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Contracts
St. Thomas University, Florida School of Law
Plass, Stephen A.

Contracts Outline – Fall 2000 (Plass)
1. The Agreement Process
(a) Missing quantity term, or qualifier, makes the representation fatally indefinite, therefore cannot rise to the level of offer creating a problem of acceptance.
(b) newspaper ads are generally seen as invitations to negotiate rather than as offers
(c) generally deemed invitations and not offers, statement of intention to sell or a preliminary proposal inviting offers
(d) They, however, can become an offer if:
(i) clearly phrased as an offer, definite language (as in qty.)
(ii) invites those to whom it is addressed to take a specific action w/o further communication
(e) look for language of:
(i) commitment
(ii) specific quantity
(iii) representation to anyone in particular
v. Bids & Auctions
(1)
vi. Offers Distinguished from Preliminary Negotiations & Price Quotations
(1)
(2) Lonergan v. Scolnick newspaper ad to sell land, documents back and forth, land sold
(3) Solicitation of offer is not an offer
(4) There is no contract unless the minds of the parties have met and mutually agreed upon some specific thing
(a) “If from a promise, or manifestation of intention, or from the circumstances existing at the time, the person to whom the promise or manifestation is addressed knows or has reason to know that the person making the manifestation does not intend it as an expression of his fixed purpose until he has given a further expression of assent, he has not made an offer”
(i) correspondence
1) response to an inquiry
2) form letter
3) “if you are really interested you will have to decide fast, as I expect to have a buyer in the next week or so”
(b) Language in the case:
(i) negotiations were preliminary
(ii) correspondence indicates intent to find out whether there was an interest in buying the land rather than an intention to make a definite offer
(iii) ad was a request for an offer
(iv) letter contained no definite offer, it was a form letter
(v) expectation that a buyer would come next week
(c) On the ad, soliciting an offer is just that (no definite offer)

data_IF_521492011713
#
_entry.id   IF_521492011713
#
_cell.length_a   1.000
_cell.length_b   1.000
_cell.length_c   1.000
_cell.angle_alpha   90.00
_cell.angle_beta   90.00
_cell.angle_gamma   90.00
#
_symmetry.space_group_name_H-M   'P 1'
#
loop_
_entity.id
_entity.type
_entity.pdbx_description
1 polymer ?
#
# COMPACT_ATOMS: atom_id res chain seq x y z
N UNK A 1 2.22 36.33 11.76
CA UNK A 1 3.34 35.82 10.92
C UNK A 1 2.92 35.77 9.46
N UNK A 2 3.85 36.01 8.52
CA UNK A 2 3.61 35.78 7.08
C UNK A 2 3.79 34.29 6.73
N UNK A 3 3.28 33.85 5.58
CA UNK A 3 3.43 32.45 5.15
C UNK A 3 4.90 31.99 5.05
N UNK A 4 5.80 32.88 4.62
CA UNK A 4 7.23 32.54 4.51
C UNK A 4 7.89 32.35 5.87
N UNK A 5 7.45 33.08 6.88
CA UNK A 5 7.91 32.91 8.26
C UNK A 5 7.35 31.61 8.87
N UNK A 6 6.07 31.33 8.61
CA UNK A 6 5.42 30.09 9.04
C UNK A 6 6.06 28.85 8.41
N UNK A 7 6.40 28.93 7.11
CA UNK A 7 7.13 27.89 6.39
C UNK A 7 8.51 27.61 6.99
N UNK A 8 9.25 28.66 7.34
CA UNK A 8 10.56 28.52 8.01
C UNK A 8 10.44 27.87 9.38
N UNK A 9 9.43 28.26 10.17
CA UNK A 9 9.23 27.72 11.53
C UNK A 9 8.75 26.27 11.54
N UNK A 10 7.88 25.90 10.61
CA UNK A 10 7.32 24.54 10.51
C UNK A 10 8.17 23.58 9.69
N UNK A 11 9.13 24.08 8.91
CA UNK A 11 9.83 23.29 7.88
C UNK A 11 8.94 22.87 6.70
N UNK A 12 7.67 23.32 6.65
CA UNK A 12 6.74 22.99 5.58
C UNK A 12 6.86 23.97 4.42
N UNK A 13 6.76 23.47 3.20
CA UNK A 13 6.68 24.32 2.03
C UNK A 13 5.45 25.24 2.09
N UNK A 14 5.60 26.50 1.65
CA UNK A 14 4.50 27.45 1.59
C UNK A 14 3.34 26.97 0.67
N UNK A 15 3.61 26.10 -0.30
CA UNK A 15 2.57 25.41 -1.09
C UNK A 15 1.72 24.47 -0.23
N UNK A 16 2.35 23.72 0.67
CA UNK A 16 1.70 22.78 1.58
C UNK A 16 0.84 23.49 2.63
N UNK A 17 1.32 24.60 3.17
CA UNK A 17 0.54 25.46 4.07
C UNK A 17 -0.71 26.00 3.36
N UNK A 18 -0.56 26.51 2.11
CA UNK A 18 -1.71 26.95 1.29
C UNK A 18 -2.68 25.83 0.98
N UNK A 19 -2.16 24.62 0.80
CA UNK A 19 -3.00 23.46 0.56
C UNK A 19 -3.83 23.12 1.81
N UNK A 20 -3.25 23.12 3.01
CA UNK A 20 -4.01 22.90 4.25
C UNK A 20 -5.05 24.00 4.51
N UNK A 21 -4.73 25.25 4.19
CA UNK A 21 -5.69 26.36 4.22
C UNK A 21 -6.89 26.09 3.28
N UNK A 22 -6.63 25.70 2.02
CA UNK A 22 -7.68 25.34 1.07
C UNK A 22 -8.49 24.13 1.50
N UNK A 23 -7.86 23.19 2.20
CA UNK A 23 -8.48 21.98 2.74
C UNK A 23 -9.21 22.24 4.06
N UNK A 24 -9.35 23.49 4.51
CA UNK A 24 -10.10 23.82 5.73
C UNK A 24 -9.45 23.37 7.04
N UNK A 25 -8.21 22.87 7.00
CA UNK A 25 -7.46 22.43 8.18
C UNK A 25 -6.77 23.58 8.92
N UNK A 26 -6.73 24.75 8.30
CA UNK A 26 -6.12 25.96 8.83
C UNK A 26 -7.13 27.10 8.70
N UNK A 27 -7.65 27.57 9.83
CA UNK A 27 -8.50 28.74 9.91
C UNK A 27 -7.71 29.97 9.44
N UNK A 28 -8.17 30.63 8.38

(d) Form letters sent to more than one person
(e) Equitable Estoppel: doctrine which prevents person from asserting a right he would otherwise have had were it not because of the effect his conduct would have on another
(5)
c. Intent to Memorialize and Indefiniteness
i.
ii.
(7) to avoid trapping parties in surprise contractual obligations, never intended, more is needed than agreement on each detail to create a binding contract, there must be an overall agreement to enter into a binding contract
Outward manifestation of the parties must be consistent with the meaning of the act After intent is established, parties must show consideration for legal consequencesotherwise, no intent At will nature of employment modified by ambiguity in personnel manual’s disclaimer, employer will be made to live up to promises made to the employees
b. The Offer
i. Distinguished from Expressions of Opinion, Advertisements
ii. Definition: conditional promise to do or refrain from doing some specified thing in the future if the other party accepts / a manifestation of intent to act or refrain from acting in a specified way, so made as to justify a promise in understanding that a commitment has been made.
(1) Manifestation of present Contractual Intent
(2)
(3) Collins v. Reynard client sues lawyer, failed to protect client’s interest in property sale
(4) this case does not seem to add anything to the class, however, if anything, is there an implied promise?
iii. Expression of Opinion is not an Offer
(1)
(2) Sullivan v. O’Connor Three operations later, plastic surgeon screws up entertainer’s nose job
(a) Doctor may be liable for breach when:
(i) Dr. promises to perform surgery [to enhance her beauty and improve appearance] (ii) Dr. fails to achieve a promised result
(iii) Dr. fails to administer a prescribed treatment
(b) the meaning of what was said is a question of fact
(i) use “reasonable person std.” test to determine if what the doctor said was a “statement of opinion” or a promise
(c) It is suggested that agreements b/w doctors and patients be declared unenforceable because of public policy
(i) but doctors maybe frightened into practicing “defensive medicine”
(ii) but outlawing may expose the public to charlatans
(iii) the law has taken a “middle of the road” approach insisting on clear proof
(d) Statements of opinion by the physician with some optimistic coloring of therapeutic value
(e) Doctor-Client relationships, doctors can enter into binding express contract
(f) To distinguish b/w offer & opinion use “reasonable person test”
(g) Has there been an express promise to attain a given result?
(h) Has the professional made an implied promise to exercise due care?
(i) Public policy issue